Sanderson continued, “I appreciate the Department's willingness to meet with me prior to the Public hearing here, and to work out the definition of an enclosed, locked facility to also include outdoor cultivation. That certainly was the intent of the language, and we certainly spent much time and energy going over it during the work session process before passage of LD 1296.”
There were questions about the legality of the process of the rule-making, with caregiver John Stuart explaining how Title 5 under Maine Administrative Law requires there to be a Public Hearing before the committee of jurisdiction if the Department is to make major substantive rule changes. Stuart explained how changes the DHHS has already gone beyond its rule making authority, when it set a $300 annual registration charged for caregivers, and how the new proposed rule would create major substantive changes contrary to the intent of Maine's medical marijuana law as passed by Citizens Initiatives in 1999 and 2009.
Dr. Dustin Sulak from Maine Integrative Health stressed how many conditions could be treated by the use of medical cannabis,
referencing medical studies out of Israel and Canada proving that cannabis can be the most effective treatment for Post Traumatic Stress Disorder, which is not currently a qualifying condition for use of medical marijuana in Maine.
Sgt. Ryan Begin, a combat wounded veteran from Jackman spoke of the need for rules that allow a doctor to decide what conditions qualify for use of medical marijuana, instead of creating a new bureaucratic process for adding conditions. He commented, “I am living proof that medical marijuana is beneficial in the treatment of PTSD. Every day veterans are returning home from combat and once they return the face their biggest battle, dealing with PTSD. The VA is shoving pills at them, and are only adding to the difficulty of returning to a non-combative society. The state of Maine needs to do its part to help out our existing veterans and the ones who are returning home seeking help.”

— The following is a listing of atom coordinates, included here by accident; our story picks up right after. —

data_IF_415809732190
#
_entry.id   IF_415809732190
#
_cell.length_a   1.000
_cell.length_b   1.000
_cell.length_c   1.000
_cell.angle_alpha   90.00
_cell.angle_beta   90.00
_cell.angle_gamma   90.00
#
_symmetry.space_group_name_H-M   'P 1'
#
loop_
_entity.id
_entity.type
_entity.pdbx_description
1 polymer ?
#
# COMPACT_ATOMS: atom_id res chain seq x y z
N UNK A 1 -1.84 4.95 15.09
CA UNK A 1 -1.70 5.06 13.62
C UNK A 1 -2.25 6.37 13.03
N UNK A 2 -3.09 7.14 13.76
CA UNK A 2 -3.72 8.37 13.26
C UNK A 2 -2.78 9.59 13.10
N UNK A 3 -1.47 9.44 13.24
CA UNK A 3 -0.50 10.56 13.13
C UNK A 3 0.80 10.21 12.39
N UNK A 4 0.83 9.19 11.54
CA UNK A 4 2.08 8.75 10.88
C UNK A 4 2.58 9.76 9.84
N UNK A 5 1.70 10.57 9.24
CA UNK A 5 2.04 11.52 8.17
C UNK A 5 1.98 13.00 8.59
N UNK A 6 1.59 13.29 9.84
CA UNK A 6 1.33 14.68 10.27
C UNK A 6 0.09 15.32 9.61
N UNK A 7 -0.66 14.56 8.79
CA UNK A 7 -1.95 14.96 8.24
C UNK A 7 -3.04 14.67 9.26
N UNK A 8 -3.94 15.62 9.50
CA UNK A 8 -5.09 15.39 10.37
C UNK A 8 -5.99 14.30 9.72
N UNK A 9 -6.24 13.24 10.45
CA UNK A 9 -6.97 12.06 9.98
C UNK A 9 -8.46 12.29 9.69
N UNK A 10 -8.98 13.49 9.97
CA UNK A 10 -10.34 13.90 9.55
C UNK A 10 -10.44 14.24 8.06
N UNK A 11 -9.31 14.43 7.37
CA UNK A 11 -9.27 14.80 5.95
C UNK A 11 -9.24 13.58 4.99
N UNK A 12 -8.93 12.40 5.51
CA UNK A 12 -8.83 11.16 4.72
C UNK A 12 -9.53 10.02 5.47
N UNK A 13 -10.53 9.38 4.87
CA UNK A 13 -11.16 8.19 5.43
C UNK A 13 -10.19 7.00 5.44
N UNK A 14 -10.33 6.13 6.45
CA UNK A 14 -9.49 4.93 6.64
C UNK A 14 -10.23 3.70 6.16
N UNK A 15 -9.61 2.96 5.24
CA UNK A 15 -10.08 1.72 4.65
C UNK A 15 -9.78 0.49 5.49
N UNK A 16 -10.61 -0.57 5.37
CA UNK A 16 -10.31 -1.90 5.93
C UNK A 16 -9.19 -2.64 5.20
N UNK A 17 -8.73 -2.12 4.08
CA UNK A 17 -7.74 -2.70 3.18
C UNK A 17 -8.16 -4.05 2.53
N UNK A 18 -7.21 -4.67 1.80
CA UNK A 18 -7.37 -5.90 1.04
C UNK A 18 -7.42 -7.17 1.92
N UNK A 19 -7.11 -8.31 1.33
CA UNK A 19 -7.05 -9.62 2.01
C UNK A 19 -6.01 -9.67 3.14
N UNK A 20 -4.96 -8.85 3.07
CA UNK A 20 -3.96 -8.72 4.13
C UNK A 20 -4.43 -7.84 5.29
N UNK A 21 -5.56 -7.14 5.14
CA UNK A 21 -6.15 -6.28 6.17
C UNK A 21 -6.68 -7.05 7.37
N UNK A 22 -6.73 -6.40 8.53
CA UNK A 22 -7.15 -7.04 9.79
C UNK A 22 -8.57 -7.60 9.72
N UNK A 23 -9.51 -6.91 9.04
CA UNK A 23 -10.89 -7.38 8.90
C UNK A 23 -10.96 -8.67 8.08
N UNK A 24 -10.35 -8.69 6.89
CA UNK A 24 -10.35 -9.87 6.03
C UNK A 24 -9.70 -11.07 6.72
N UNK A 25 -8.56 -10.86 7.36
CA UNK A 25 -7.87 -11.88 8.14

“These changes would drastically change the way people have been taking care of themselves for the past two years,” said Paul
McCarrier, legislative liaison for Medical Marijuana Caregivers of Maine. “Its ironic that the Public Hearing is today, because a year
ago to the day the Department, under the former Division of License and Regulatory Services Director Cathy Cobb, held a stakeholder
meeting to discuss the up coming rules, which were never implemented. Before any rules take effect, there needs to be a working group that includes patients and caregivers.”
Republican Representatives Heather Sirocki and Deb Sanderson, along with Democratic Rep. Mark Dion, also called for a group of
stakeholders to meet and develop rules that would be in line with the intent of Maine's medical marijuana law, allow outdoor cultivation, and prioritize patient access to safe medicine.
The DHHS Division of Licensing and Regulatory Services will accept written comment on the marijuana rule changes until Aug. 23rd at 5 p.m.
DHHS Information: http://www.maine.gov/dhhs/dlrs/rulemaking/proposed.shtml#anchor416676
More coverage of the August 13 Public Hearing at:
Federal Government to Cut Benefits to Elderly & Disabled Medical Marijuana Patients
Mal Leary covers how the Federal Government's Department of Agriculture is cutting food stamp benefits for elderly and disabled medical marijuana patients in Maine.
MSHA Patient Housing
Maine State Housing Authority Threatens to Force Patient to Choose Between Medication and Housing
WABI Channel 's 5 Rob Pointdexter helps tell the story of Don LaRouche of Madison. Check out the story here.